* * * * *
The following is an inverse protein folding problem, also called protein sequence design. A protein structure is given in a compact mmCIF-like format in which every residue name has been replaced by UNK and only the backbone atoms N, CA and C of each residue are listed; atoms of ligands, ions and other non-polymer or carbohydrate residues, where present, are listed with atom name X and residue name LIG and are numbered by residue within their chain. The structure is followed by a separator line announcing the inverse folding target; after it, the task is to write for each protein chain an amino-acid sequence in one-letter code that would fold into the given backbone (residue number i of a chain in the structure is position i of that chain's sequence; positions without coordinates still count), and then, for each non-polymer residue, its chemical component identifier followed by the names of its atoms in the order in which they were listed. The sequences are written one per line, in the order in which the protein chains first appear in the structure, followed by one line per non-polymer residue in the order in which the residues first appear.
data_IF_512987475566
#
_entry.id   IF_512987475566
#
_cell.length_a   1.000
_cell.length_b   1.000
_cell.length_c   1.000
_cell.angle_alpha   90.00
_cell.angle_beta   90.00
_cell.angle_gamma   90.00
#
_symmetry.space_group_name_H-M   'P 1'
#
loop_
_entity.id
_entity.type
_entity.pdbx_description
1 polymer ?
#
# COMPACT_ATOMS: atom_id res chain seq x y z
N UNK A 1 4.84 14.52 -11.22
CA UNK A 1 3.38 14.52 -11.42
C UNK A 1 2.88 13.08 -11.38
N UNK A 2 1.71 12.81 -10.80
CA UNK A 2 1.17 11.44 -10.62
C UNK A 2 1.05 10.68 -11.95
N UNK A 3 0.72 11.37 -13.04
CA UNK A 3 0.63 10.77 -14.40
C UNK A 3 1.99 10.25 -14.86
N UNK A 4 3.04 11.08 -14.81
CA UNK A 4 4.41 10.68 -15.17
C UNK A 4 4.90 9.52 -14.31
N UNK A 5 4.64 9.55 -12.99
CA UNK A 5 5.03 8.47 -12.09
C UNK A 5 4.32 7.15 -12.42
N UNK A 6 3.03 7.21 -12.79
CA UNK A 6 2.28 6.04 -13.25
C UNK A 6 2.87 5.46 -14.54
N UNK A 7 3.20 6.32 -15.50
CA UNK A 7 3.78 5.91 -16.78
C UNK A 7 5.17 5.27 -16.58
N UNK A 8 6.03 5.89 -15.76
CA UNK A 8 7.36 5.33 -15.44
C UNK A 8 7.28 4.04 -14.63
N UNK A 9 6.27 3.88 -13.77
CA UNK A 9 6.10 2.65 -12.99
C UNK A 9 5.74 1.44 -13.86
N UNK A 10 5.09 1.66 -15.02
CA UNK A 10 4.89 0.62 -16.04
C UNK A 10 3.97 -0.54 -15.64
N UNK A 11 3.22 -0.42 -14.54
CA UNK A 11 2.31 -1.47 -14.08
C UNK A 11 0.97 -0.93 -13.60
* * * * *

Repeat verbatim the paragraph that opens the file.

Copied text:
The following is an inverse protein folding problem, also called protein sequence design. A protein structure is given in a compact mmCIF-like format in which every residue name has been replaced by UNK and only the backbone atoms N, CA and C of each residue are listed; atoms of ligands, ions and other non-polymer or carbohydrate residues, where present, are listed with atom name X and residue name LIG and are numbered by residue within their chain. The structure is followed by a separator line announcing the inverse folding target; after it, the task is to write for each protein chain an amino-acid sequence in one-letter code that would fold into the given backbone (residue number i of a chain in the structure is position i of that chain's sequence; positions without coordinates still count), and then, for each non-polymer residue, its chemical component identifier followed by the names of its atoms in the order in which they were listed. The sequences are written one per line, in the order in which the protein chains first appear in the structure, followed by one line per non-polymer residue in the order in which the residues first appear.